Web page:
Diamonds in the rough
It would be remiss of me to write about life in Yellowknife without mentioning mining. The city – which started off as a gold-mining settlement in the mid-1930s – makes “Diamond Capital of North America” one of its many claims to fame. Despite the tagline, there are no diamond mines close to town. However, the rough diamonds from the mines end up in Yellowknife, and this northern capital city could be considered a diamond in the rough itself.
The last gold mine closed in 2004, by which time two diamond mines were already in operation in the territory. Diamonds were first discovered in 1991 near Lac de Gras, some 300km north-east of Yellowknife. There are currently four productive diamond mines in Canada, three of which are in the Northwest Territories and the fourth one is in northern Ontario.
The initial discovery resulted in the formation of the Ekati diamond mine, Canada’s first. Majority-owner BHP Billiton was bought out in 2013 by Dominion Diamond Corporation (formerly Harry Winston). On an island on Lac de Gras is Diavik diamond mine – the largest of the three – owned by Diavik Diamond Mines (a subsidiary of the Rio Tinto group) and Dominion Diamond Corporation. Last, but not least, there is Snap Lake, about 200km north-east of Yellowknife, owned by De Beers. The mines are a combination of open-pit and underground mining. The frigid conditions of the tundra were not the only engineering challenge involved in the construction of these mines. Due to the fact that the diamonds are underneath the lakebeds, dykes first had to be constructed to keep the water out to allow for mining. Their giant concentric circles look like impressions left by alien spaceships.
There are no roads leading to these remote locations. As a result, employees live the fly-in/fly-out lifestyle, i.e. flying in from Yellowknife or Alberta to work at the mines and flying out to return home, on rotations of varying numbers of days or weeks. Mine sites are essentially small, self-contained communities, including recreational facilities. During the winter months, the mining companies contribute to the construction of an ice road, so that heavy equipment can be transported by land to their sites. A lot of planning must go into running these mines, because they have about 3 months to truck in the equipment that they’ll need for the next year. I’ve always thought that it would be fascinating to tour a mine site. However, it would have to be a summer tour, because I think that Yellowknife-cold is as cold as I can handle, so the idea of going farther north during winter does not bear contemplation.
The NWT Diamond Centre opened earlier this year and it took me months to get around to visiting it. It’s run by Crossworks Manufacturing, and there are two aspects to it: a diamond cutting and polishing facility and a retail centre that sells diamond jewellery and also educates visitors on the journey of a diamond from the ground to market.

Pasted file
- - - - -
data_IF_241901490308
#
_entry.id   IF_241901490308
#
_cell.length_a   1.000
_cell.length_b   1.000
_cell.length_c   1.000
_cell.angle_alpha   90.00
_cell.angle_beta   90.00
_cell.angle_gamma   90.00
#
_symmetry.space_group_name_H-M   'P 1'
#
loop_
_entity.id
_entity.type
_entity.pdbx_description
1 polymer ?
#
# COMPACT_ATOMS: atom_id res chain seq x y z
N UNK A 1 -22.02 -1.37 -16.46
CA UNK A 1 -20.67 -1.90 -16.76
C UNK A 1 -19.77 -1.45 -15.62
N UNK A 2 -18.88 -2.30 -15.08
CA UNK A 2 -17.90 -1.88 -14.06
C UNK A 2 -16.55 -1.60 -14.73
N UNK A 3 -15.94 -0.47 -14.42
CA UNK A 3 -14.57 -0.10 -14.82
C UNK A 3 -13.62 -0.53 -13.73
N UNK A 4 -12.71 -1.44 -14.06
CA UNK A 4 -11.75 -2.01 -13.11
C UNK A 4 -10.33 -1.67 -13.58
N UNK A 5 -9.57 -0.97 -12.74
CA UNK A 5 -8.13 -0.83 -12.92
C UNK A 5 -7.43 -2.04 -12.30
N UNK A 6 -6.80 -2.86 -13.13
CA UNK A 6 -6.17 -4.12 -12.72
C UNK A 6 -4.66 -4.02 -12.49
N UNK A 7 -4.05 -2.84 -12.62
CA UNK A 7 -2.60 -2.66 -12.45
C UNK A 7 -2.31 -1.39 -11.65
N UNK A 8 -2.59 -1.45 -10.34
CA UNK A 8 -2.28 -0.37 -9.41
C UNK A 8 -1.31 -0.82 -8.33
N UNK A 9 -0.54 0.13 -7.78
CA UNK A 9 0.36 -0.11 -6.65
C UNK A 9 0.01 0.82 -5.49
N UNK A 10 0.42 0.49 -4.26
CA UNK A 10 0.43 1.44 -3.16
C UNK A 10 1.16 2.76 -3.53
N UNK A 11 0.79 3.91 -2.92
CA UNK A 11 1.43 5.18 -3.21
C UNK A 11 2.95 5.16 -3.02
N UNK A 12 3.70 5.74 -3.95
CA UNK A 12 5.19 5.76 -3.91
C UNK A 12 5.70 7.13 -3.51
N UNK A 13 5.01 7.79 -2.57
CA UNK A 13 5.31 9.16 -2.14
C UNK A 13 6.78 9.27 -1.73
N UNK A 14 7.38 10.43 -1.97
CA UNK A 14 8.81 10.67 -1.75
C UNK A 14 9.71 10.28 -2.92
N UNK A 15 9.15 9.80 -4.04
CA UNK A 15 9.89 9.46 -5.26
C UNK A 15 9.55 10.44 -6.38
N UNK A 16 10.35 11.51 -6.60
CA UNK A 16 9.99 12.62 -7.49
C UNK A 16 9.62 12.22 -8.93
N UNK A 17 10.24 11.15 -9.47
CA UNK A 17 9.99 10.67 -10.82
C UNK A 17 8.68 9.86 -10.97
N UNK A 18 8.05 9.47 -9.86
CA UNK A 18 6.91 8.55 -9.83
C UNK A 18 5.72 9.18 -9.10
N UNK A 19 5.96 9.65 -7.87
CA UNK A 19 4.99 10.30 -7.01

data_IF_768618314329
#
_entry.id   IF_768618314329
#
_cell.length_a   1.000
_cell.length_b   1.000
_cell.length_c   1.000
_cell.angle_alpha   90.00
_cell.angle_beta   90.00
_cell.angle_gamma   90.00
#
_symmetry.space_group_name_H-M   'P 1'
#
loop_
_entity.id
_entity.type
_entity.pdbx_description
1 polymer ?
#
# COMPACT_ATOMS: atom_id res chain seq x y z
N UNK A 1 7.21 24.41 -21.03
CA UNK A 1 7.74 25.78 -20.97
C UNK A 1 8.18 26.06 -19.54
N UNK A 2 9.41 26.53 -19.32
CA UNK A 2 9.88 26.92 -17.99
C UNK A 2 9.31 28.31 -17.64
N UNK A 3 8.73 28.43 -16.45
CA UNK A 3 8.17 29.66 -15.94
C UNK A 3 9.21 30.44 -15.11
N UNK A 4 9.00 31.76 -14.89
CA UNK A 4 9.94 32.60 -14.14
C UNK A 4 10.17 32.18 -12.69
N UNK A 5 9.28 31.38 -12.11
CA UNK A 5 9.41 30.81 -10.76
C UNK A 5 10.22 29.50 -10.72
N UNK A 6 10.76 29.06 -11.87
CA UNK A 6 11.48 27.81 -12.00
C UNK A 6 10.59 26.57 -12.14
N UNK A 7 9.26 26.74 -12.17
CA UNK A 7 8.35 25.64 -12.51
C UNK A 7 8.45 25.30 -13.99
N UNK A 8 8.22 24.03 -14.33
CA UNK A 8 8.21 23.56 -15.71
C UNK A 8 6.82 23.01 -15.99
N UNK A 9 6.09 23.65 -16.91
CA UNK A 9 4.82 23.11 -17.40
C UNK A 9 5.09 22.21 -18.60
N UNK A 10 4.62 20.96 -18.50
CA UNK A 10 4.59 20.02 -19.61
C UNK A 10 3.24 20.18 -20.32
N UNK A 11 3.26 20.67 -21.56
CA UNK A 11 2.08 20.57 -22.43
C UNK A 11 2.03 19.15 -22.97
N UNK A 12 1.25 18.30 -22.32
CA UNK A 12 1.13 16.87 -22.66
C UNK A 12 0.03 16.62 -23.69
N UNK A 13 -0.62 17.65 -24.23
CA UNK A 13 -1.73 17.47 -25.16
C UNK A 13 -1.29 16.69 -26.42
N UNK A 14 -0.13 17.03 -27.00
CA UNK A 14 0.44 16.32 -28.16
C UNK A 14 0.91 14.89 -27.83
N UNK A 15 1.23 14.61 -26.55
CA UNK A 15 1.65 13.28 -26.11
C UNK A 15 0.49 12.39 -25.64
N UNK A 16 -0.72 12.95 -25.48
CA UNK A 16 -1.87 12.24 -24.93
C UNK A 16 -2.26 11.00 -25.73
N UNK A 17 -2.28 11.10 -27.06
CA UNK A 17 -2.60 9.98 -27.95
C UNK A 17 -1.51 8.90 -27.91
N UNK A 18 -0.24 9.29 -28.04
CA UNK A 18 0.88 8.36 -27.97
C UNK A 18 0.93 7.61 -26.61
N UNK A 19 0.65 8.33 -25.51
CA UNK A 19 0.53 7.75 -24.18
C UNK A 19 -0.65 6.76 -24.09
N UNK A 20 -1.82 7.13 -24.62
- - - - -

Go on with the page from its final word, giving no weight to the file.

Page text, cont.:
Diamonds are formed in molten rock deeper than 150km below the surface of the earth. When carbon is subjected to extreme temperature – at least 1050°C – and extreme pressure, it crystallizes. Volcanic activity pushes this rock towards the surface and when the magma cools it forms a bluish igneous rock called kimberlite. Due to its cone shape, it’s referred to as kimberlite pipe, and it’s the holy grail for geologists in search of diamonds. But the pipe isn’t always easy to find. There are certain indicator minerals that point to the presence of kimberlite, such as garnet. So the task of the prospector is to trace these indicator minerals to their source kimberlite pipe. Most of the pipes in the Northwest Territories were formed by volcanic activity that occurred between 45 and 75 million years ago. The presence of kimberlite pipe doesn’t guarantee the presence of diamonds, nor that they will be economical to extract.
Besides being a girl’s best friend, diamonds are the hardest known naturally-occurring substance. It’s interesting to note that graphite is identical to diamond in that they are both composed of carbon. But their molecular structure is different so they are at opposite ends of the scale when it comes to hardness.
The process of getting the diamonds out of the rock is highly mechanized. Diamond-bearing kimberlite ore is extracted, crushed into smaller particles and mixed with water. Ferro-silicon sand is added, which amplifies the effect of gravity. The resulting slurry is fed into cyclones that easily separate the heavier diamonds and other minerals from the rock, based on density. The processed kimberlite then becomes a waste material and it is moved into a storage containment area. A magnet attracts the ferro-silicon out of the slurry to be reused. The valuable portion of the slurry is then put throught a feed hopper onto a conveyor belt and passed under X-ray light, which makes the diamonds glow. Photo-electric sensors pick them up and shoot blasts of air to literally blow them off the conveyor belt into the collection bin. Everything else is considererd waste material and goes to the storage containment area. In the case of underground mining, some of the processed kimberlite is mixed with cement and used to refill the space created by the extraction.